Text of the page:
HANOI: To the Bahnar ethnic minority, the long communal house, a variation of the stilt houses unique to the Central Highlands region, is an invaluable part of their culture and a symbol of pride, reports ANN.
To teach future generations about the symbolic meaning of the traditional house, an artisan in Plei Kte Village in the central province of Gia Lai has weaved many miniature communal houses from bamboo wicker.
Nhieu learned how to use bamboo to make household wicker utensils from his father when he was 13 and has been pursuing the craft ever since. The 68-year-old is among the few bamboo-weaving artisans in the village.
The artisan also paints colours on bamboo strips to make his miniature houses more eye-catching and highlight their patterns.
The models are manually made, but to shorten the weaving time and ease the workload, he has also bought some machines such as nail guns and bamboo cutters. Nhieu expects his products to be firm, durable and beautiful to satisfy customers.
Besides the traditional houses, another of his best-selling products is bamboo-woven backpacks.
“I used to weave simple baskets to carry farm or forest products. After seeing a woman using it to hold colourful handloom fabrics, I came up with the idea to decorate the backpacks with patterns and make it sturdier by weaving two layers,” he said.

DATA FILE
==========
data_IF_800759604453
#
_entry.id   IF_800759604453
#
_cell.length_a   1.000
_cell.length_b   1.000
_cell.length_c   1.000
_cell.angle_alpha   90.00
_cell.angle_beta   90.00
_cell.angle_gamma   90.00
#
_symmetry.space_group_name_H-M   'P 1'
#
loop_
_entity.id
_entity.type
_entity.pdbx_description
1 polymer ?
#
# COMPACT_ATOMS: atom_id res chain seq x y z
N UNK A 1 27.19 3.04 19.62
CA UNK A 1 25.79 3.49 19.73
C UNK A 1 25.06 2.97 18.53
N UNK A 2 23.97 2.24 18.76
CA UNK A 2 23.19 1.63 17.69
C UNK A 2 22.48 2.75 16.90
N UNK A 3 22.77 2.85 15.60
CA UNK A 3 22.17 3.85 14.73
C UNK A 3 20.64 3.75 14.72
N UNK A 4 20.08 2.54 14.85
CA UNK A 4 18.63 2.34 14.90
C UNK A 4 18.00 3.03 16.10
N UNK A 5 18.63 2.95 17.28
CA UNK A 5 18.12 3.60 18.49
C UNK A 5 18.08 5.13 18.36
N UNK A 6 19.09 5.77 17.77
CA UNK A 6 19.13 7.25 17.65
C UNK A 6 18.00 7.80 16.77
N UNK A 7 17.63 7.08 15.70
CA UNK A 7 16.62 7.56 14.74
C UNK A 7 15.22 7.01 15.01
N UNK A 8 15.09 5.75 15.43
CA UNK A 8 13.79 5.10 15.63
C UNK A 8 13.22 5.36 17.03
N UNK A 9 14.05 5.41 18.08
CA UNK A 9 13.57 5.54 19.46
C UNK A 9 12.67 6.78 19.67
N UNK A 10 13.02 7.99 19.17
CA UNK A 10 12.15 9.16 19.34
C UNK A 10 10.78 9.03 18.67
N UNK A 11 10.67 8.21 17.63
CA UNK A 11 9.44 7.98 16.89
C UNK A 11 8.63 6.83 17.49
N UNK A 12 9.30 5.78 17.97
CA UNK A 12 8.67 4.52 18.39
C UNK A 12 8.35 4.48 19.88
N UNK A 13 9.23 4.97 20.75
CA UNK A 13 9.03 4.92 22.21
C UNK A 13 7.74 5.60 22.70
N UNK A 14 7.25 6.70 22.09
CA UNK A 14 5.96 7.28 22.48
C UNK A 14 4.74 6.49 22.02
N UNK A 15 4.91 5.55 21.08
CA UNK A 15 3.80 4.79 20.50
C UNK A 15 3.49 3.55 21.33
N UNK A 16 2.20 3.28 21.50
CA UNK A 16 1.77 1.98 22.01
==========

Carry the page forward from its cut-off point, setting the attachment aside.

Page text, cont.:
It usually takes around 10 days to complete a miniature communal house and at least 14 days to weave a backpack.
Making the product takes many elaborate stages, such as preparing, painting and weaving the raw materials. Notably, the bamboo must be split into thin, flat sticks that ensure softness and smoothness to facilitate the weaving.
Customers must order the products in advance. The price of a miniature house ranges from VND800,000 to 1,200,000 (US$32-48), and a backpack goes from VND300,000 to 800,000.
Not many youths in the area are interested in bamboo weaving, as it takes much time and effort to craft an item. The traditional craft faces the risk of being lost.
Artisan Nhieu contributes to preserving the craft by frequently holding free classes at his house where young villagers can learn basic bamboo weaving techniques.
“Nhieu used to be the enthusiastic chairman of the Farmers’ Association of Phu Thien District. When he retired, he came up with many ideas to create products to preserve our cultural values, one of which was the miniature communal houses,” said Nay Bang, chief of Plei Kte Village.
“He is renowned as a skilful bamboo weaver in the village. The local authorities have supported him to produce innovative products and will introduce them at festivals and fairs.”